Steve Bannon’s Populist Party
Le plan de Steve Bannon pour les prochaines élections européennes.
En juillet dernier, Steve Bannon, l’ancien conseiller stratégique de Donald Trump, annonçait vouloir créer « Le Mouvement », une organisation visant à rassembler les partis d’extrême droite européens afin d’influencer le résultat des élections de mai 2019. Mais l’enthousiasme n’a pas été au rendez-vous dans les partis concernés. Un journaliste de The Atlantic Online nous explique pourquoi.
It’s no secret Steve Bannon has his sights set on Europe. The former White House chief strategist announced [in July] that he would be moving to Brussels to start a new movement—a think tank called The Movement—to support Europe’s right-wing populist parties ahead of the European Parliament’s elections next spring. His goal, Bannon told the Daily Beast at the time, is to create a “supergroup” of united right-wing populist lawmakers within the chamber—a feat that will require the involvement of at least 25 lawmakers representing at least seven European Union member states. 2. But Europe’s right-wing populist parties may not share his grand ambitions. Alexander Gauland, the co-leader of Germany’s far-right Alternative for Germany (AfD) party, revealed in an interview that his party wouldn’t be involved with Bannon’s efforts to unite European populist parties—and appeared to question whether anyone really could unite them. “Mr. Bannon will not succeed in forging an alliance of the like-minded for the European elections,” he said.
DIFFERENT POLITICAL GOALS
3. Gauland isn’t wrong. Though many of Europe’s right-wing populist parties share similar views on issues such as immigration and the economy—which fueled the electoral rise of parties like the AfD in Germany, the Five Star Movement in Italy, and the Fidesz party in Hungary—it doesn’t necessarily mean they have the same political goals. Indeed, Germany’s latest immigration scandal proved just how tenuous such political connections can be when they’re put electoral rise percée électorale (rise montée, progression) / indeed en effet / tenuous ténu, mince /
to the test: Though populist ruling parties in Italy, Austria, and Hungary boast hard-line anti-immigration policies, all three were quick to oppose Germany’s efforts to turn away immigrants at its border, citing the impact it would have on their own borders.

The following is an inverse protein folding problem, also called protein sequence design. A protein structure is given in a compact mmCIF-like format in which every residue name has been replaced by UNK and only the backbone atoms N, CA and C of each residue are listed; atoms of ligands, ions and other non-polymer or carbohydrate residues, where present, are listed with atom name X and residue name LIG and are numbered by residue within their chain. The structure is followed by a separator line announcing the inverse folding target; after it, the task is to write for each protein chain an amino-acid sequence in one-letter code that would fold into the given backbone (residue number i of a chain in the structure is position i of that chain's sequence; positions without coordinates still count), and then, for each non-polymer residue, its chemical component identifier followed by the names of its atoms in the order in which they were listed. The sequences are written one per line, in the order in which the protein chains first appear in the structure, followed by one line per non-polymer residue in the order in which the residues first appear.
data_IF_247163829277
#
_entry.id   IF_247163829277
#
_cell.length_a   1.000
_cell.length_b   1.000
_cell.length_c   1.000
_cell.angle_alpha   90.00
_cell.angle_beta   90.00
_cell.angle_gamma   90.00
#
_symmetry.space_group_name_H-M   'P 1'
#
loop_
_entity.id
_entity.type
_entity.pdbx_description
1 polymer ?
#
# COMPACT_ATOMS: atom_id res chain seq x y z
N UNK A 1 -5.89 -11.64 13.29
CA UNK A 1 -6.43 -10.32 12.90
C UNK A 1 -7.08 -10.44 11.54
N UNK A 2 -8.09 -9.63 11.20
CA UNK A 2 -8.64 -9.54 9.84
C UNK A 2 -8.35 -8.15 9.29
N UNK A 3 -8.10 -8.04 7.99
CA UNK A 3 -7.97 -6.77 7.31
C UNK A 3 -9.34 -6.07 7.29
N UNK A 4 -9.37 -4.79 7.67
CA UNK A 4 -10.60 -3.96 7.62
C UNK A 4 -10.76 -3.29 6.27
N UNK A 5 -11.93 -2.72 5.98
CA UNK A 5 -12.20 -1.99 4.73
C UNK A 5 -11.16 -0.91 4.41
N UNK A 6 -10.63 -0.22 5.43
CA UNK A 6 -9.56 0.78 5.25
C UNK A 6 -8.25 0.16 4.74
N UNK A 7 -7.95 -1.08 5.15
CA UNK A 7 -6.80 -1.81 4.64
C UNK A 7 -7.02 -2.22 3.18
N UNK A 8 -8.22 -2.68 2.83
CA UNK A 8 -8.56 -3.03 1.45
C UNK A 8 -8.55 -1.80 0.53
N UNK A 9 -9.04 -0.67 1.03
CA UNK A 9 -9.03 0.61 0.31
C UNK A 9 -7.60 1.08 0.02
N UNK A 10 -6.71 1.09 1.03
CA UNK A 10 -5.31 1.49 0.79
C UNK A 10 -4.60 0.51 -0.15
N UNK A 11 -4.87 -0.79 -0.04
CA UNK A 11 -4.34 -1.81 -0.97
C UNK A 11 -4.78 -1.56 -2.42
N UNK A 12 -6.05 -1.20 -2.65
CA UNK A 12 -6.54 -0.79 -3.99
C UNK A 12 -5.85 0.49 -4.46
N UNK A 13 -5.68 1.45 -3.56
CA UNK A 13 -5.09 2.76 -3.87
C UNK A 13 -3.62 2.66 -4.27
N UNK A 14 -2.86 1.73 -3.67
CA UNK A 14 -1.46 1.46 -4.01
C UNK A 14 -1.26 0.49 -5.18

4. AfD isn’t the only party that has called into question Bannon’s efforts. In France, a spokesman for Marine Le Pen’s National Rally said The Movement would be no more than “a good, non-partisan tool box” for Europeans. “Bannon is an American and has no place in a European political party,” Jérôme Rivière, the National Rally’s international spokesman, told Politico [in July].
5. This disinterest on the part of some European parties contrasts sharply with the embrace that at least one of those same parties extended to Bannon just months ago. In March, Le Pen invited Bannon to address her party’s two-day Congress in Lille. Bannon has made similar appearances across his tour of the continent, making stops in Rome, Prague, and, more recently, the United Kingdom.
6. But there’s a reason some of these parties may want to keep Bannon at arm’s length. In France, Le Pen has long struggled to rebrand her party (formerly known as the National Front) and dissociate it from the more extreme elements of its past. By inviting Bannon, Le Pen seemed to be signaling to her supporters that his success in helping get President Donald Trump’s “America First” policy into the White House could be replicated in France. But, by having a controversial figure like Bannon at her side, she also seemed to be setting back her own “de-demonization” efforts.
7. The AfD would have similar reasons for rejecting Bannon’s advances. Though the party has enjoyed record popularity in recent weeks, it still has to demonstrate that it can go toe to toe with its national rivals. Cozying up to a figure like Bannon, who has long been associated with the political margins, may do the party more harm than good. “Trump is incredibly unpopular in Germany among ordinary Germans,” Matthew Goodwin, a professor of politics at the University of Kent and a co-author of the forthcoming book National Populism: The Revolt Against Liberal Democracy, told me.
8. Goodwin explained that there is another, perhaps bigger, reason right-wing populist parties in Europe may be less inclined to partner with Bannon: He’s simply too late. “Many of [Europe’s] populist parties have tens of thousands of members, they are already established. They don’t necessarily believe the Trump playbook is something they need in order to find success.”
Steve Bannon is starting a new movement to support Europe’s right-wing populist parties.
Steve Bannon and Marine Le Pen at the Rassemblement National party convention in Lille, March 10, 2018.